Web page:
This is another post in the series Coaching to Core Ideals.
The IDEAL LEADER is 1) Visionary, 2) Authentic, 3) Disciplined, 4) Accessible and a 5) Strategic Learner. See this first blog post to get a quick overview and context. We are going to break each sub-topic down over the next few weeks.
The IDEAL LEADER is Visionary
- Has a vision for their life and work and engages mentors to hold them accountable
- Has a compelling reason to offer others to follow them either through both word and action
- Sees how to balance the longer view with the need for short term results
Had a sales manager tell me the other day…”thanks for paying attention to the strategic items that are really important. I want to make time, BUT….” (that 3 letter word that usually precedes a reason for NOT doing something)…you fill in the blank on the answer. This post is all about BOTH/AND and not about EITHER/OR. If you are leading an organization, team, family, or yourself; you better learn how to work in the present moment to get stuff done and also keep on task with the plan for the future.
We all know “this stuff”, but making it happen that’s the real deal. I’m not telling any sales manager or business owner trying to make their numbers for this fiscal year anything they don’t feel in their gut, bank account, or have already heard many times. Yet before we despair or settle on status quo…let’s see if we can’t move the needle on the dial a little more in your favor with this blog post. I could have easily declared this 3rd point as “being a strategic thinker”. I chose to keep it more broadly defined as a characteristic of balancing both thinking AND intuition. I am a strong advocate for leaders exercising strategic thinking, but I believe this is a tacit skill and not a leadership characteristic. Strategic thinking is an essential skill for a leader to develop. Strategic thinking is a discipline that is highly iterative and quite messy. That is to say, you must identify what is going on, what it means, and speculate what you might do about it almost simultaneously and not any of those in a particular order. This skill traverses across all time horizons.
My friend Allen Karlin is a leadership development professional with lots of experience in global leadership development. Allen gave me a “thumbs up” on the Coaching to Core Ideals concept. Along with his validation came some good feedback on this third characteristic under the Core Ideal of being VISIONARY. The balance between the long and short term items in life and business is the hardest part of being a leader…. His interpretation is the following…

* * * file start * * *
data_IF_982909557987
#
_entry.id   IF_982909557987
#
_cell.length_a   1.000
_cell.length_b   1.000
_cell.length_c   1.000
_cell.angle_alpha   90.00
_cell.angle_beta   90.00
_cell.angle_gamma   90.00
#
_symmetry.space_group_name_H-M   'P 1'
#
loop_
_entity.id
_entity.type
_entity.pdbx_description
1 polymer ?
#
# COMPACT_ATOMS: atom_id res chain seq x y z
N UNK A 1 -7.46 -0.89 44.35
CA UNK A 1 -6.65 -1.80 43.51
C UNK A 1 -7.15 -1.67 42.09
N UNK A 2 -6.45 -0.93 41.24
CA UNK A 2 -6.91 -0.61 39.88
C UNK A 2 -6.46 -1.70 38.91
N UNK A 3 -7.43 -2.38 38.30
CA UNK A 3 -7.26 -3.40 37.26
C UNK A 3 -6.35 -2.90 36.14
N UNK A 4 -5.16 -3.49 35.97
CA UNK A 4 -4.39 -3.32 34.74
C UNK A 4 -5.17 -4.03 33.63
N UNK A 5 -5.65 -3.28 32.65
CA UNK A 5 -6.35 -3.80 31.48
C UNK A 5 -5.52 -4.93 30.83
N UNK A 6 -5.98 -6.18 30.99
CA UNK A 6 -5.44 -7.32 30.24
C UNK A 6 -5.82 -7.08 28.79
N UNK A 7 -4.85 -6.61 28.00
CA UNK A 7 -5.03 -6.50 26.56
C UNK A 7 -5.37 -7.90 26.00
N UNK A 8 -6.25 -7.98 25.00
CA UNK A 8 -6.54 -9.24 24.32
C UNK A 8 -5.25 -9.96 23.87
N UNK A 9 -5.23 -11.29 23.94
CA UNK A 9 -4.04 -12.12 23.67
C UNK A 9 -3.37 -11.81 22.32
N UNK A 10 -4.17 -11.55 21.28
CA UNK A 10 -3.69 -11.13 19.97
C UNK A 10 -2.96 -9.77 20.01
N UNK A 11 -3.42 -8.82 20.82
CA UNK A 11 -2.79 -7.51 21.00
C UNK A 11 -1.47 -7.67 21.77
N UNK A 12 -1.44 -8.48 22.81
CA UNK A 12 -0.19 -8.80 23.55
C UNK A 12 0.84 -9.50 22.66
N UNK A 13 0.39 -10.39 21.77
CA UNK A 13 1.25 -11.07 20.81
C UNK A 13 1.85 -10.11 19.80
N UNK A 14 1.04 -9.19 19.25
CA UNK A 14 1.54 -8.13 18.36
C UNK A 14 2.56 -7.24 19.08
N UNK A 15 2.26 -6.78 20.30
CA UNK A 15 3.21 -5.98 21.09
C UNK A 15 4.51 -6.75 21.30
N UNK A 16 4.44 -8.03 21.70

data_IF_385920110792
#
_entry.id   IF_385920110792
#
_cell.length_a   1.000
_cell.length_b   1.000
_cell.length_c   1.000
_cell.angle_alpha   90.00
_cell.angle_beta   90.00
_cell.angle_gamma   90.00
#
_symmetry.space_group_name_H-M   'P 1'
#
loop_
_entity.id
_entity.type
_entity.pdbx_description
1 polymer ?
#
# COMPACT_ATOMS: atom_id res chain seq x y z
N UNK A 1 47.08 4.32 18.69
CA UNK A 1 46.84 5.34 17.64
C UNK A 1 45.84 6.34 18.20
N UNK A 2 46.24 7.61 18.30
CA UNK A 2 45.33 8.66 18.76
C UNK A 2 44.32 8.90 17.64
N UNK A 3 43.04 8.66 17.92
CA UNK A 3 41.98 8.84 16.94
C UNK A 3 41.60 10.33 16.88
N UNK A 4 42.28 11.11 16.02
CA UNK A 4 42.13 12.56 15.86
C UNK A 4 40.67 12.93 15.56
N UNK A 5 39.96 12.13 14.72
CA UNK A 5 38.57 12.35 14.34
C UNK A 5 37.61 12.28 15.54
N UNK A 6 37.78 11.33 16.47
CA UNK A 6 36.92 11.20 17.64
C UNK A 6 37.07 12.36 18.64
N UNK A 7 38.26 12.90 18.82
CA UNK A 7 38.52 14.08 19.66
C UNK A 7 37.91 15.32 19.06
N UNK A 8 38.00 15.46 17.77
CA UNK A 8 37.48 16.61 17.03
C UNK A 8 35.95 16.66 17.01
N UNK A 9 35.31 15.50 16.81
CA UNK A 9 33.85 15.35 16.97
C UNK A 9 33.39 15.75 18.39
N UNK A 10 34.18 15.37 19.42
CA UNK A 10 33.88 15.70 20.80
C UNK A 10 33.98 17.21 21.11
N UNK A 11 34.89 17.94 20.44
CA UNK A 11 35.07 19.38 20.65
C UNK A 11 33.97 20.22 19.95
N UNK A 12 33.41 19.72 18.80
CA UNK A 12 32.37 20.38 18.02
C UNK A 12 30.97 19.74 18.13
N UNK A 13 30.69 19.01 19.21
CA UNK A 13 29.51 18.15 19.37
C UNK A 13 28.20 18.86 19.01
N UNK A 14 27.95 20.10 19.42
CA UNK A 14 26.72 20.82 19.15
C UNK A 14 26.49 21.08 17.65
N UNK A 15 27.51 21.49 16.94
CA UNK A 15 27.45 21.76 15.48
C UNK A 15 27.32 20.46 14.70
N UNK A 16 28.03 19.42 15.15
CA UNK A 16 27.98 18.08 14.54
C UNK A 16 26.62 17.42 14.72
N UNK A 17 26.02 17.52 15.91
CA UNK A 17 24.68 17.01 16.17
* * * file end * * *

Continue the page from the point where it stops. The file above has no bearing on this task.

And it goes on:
“A visionary leader can see day-to-day tactical events clearly while having the ability to see the big picture – patterns of events – that shape the organization and the future.” –Allen Karlin
Have you ever experienced a leader that embodies this balancing act that Allen so capably described? A leader can almost appear magical, they make it look effortless. It could simply be called balanced thinking in one sense and yet that seems to miss the mark too. What makes this characteristic unique is that it’s tactical and intuitive. There is a polarity involved in the decision making and actions being taken. The head and gut, the long and the short view, the tactical and the intuitive… Have you played with any magnets lately?
If I interview one of these balanced leaders and ask how they do it; they quite often struggle articulating the concrete and tacit steps they take. I do see them embrace the “struggle” and I love supporting leaders in coaching conversations to interrogate this polarity of being a leader. It always yields greater awareness and higher likelihood of being able to practice being a balanced leader. I call this walking the thinking and intuition tight rope. We can wrongly believe we can think our way out of or into any solution for a problem. Business in these current times offers shorter time frames and faster transitions to shepherd through, so building enough information or data to make a well reasoned decision is becoming increasingly more difficult for leaders.
I’ve driven thousands of miles as a sales professional. I have taken safety driving courses. The biggest and yet simplest awareness you are taught as a driver is to stop focusing on just the bumper of the car ahead of you. You are told to look as far as you can to the next horizon. Why? Because your car is a moving object and “seeing ahead” will keep you out of trouble. The key point to this concept is trust your peripheral vision and constant scanning around your vehicle. You will see what’s going on in front of you immediately even though you are looking ahead.
The skills of driving safely saved my life more than once. A balanced leader will raise their line of sight and trust their peripheral vision to take care of the up close things while focus on the horizon. This balance requires faith and trust that is strengthened over time by better judgment. It will save your organization if you practice and commit to looking your business and people ahead of the game. Working with a professional coach can have huge ROI for leaders. The discipline that coaching brings requires you to dedicate regular time to stay in tune with your balancing act as a leader. A skilled coach will create a rich learning environment to broaden your perspectives.
Coaching a leader in this domain often involves getting them to raise their “line of sight”. You can’t keep your head up in the clouds and ignore the pressing needs of today. However, equally important is the idea that you can’t lead a team or organization with your head down, looking no further ahead than the tips of your toes. And this is the crux of the matter. Can you trust yourself to think and act in the best interest of your business and everyone depending on you as a leader? If not you then who will it be? Step out on the tight rope and start walking. It’s the only way you get your balance.